Our Foster Carer life had finally settled down and all four children we were looking after had some quiet and relaxing routine in their lives. There was no contact for any of them and, therefore, no respite for us. We had discussed the possibility of a summer break with our Supervising Social Worker and they were going to talk to both Social Workers to try to organise something. We felt that given the circumstances of the second placement, which was supposed to be for a weekend, and all the stress from the Mum, it would be only fair for us to have some time out even if it was just a week. We had managed to get all four looked after children into four different schools. The boy, who was the eldest of our Looked After Children, attended a local Secondary School. The eldest girl attended a girl’s only local Secondary School and the youngest girl attended a local junior school. The remaining Looked After Child, from our initial sibling group, attended a local Infants School. The eldest boy took a bus to school and back and we ferried the eldest girl to her school. We also dropped the youngest two off but their schools were within easy walking distance. It took military precision to get them all up and ready in the mornings as well as our own children who also went to a different school but caught the bus there. Our own two got up first as they had to leave the earliest, the eldest Looked After Child then got up as he was next out of the door. The three girls were the last to get up and normally moaned about the state of the bathroom after the boys had used it. Once the children had left for school it would be time for us to update our fostering logs and make any phone calls that were needed. We would also complete our accounts with the help of some software a local bank had provided for us. This enabled us to keep and record of our spending and we were able to share this with whoever wanted it. It was worth its weight in gold when their Mum was complaining about what we spent on clothing and pocket money for the young people.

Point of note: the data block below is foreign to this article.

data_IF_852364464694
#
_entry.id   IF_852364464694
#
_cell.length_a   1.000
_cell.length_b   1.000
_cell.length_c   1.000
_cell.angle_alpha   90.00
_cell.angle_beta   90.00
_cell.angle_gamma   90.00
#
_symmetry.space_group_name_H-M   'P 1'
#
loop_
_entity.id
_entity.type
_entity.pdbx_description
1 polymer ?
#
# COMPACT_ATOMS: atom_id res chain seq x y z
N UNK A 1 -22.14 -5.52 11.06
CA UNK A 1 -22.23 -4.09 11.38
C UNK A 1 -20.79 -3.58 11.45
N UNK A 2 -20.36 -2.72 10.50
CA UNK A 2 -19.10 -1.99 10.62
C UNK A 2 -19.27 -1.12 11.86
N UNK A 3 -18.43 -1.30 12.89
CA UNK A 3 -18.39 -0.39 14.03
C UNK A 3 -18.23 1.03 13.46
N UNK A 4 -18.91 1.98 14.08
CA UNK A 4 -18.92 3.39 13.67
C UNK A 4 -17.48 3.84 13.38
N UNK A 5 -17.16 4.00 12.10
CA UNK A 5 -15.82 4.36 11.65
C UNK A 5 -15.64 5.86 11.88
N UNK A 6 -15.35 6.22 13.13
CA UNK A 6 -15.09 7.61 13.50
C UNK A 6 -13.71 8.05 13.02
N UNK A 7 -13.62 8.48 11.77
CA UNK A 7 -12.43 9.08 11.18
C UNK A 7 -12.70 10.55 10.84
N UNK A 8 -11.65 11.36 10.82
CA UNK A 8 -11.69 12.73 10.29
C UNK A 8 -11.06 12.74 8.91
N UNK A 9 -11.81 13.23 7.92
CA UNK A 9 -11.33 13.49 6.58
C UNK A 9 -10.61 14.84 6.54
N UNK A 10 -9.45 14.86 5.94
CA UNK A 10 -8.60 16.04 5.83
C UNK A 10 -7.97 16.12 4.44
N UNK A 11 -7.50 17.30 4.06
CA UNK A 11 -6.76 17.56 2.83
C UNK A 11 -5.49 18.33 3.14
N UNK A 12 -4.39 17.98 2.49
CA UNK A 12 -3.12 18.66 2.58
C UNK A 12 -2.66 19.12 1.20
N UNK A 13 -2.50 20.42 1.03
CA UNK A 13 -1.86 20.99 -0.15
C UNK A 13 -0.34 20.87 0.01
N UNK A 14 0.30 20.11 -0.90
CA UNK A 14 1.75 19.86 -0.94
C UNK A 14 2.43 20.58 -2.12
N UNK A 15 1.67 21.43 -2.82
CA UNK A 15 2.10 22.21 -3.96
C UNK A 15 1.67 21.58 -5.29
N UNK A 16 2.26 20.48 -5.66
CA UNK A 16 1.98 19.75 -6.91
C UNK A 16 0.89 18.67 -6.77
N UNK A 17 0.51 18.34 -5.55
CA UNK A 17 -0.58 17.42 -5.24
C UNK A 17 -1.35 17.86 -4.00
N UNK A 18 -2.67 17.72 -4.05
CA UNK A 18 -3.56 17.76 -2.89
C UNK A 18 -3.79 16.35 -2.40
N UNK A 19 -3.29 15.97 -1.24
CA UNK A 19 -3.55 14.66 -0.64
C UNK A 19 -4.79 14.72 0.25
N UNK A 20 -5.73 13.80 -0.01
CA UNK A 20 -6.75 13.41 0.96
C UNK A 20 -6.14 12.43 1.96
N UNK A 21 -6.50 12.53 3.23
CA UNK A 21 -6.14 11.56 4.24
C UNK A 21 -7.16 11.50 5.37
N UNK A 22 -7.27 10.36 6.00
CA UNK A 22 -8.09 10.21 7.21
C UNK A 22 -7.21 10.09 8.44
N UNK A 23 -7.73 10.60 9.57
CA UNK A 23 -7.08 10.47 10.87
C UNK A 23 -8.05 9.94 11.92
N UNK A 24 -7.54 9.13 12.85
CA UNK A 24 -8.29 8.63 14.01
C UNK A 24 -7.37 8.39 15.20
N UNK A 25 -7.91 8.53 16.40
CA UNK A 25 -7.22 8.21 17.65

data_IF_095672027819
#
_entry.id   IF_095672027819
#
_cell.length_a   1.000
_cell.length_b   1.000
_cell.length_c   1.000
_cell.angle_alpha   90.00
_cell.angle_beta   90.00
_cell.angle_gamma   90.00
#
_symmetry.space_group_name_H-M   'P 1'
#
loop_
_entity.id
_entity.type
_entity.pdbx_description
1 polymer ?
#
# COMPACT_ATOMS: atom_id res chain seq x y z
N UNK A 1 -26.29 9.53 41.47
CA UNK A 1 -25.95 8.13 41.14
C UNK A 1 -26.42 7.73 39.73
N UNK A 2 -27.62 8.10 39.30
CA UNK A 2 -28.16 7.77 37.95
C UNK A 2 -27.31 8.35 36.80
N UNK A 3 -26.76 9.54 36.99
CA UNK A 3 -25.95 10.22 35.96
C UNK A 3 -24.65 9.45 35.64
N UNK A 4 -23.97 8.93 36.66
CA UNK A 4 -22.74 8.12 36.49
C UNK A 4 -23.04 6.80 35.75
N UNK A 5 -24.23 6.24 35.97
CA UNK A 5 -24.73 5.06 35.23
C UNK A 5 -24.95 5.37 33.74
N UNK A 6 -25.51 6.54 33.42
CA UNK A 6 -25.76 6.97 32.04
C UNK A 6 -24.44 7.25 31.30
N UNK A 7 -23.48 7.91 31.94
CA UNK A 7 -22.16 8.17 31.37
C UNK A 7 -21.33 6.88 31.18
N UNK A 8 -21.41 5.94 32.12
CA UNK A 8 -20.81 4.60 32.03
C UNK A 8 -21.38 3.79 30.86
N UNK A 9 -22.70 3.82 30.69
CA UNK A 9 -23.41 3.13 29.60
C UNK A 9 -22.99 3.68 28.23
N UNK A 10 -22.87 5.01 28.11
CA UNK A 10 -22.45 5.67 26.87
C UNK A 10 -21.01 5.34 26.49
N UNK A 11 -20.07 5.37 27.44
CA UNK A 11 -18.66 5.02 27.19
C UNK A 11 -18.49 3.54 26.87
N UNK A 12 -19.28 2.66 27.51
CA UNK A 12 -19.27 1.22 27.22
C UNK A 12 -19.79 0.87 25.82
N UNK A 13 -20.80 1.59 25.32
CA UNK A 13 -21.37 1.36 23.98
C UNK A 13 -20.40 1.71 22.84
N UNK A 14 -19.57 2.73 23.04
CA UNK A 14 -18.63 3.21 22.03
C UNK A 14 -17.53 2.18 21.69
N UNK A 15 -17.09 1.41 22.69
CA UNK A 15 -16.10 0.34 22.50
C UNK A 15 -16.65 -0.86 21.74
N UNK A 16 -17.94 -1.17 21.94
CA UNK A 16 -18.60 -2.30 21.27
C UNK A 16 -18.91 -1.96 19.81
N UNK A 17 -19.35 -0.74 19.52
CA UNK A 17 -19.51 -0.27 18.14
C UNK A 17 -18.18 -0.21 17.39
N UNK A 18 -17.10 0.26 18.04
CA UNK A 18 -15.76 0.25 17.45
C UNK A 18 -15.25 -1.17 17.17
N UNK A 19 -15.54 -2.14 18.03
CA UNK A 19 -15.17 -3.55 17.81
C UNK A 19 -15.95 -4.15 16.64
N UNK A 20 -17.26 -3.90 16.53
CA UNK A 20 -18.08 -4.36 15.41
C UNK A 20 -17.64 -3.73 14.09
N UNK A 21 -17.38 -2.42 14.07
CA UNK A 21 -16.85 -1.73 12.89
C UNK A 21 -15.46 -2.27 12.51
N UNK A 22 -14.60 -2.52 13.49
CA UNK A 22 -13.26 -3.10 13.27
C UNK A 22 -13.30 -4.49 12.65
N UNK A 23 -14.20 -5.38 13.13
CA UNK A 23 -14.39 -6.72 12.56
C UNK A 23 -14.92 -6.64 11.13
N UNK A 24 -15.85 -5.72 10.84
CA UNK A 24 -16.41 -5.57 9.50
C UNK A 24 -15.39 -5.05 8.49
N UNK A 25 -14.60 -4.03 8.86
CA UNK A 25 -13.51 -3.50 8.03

Although some people seemed to think our accounts were over the top and uncalled for, it was our belief that transparency, especially with money, was very important. We generally knew what each child had and what would need. Obviously underwear and sleepwear were regular purchases as well as casual clothes. These were bought from various shops which specialised in the cheaper end of the market. School clothes were bought from school outfitters and would be the main expense for the children. The children had access to Sky TV so they could watch films, sport, and children’s TV. We had to ensure that everybody had a fair opportunity to choose what to watch, so the youngest two would use the TV as soon as they got in. Then the two older children and our own children would watch their programmes after dinner and after they completed their homework. Contact with the school was mainly via email or contact books. We had the occasional face to face catch up to discuss the young people and how they were coping with school work and their relationships with other pupils. The two older children had been slightly awkward, socially, and we had worked hard to help them fitting in with other people.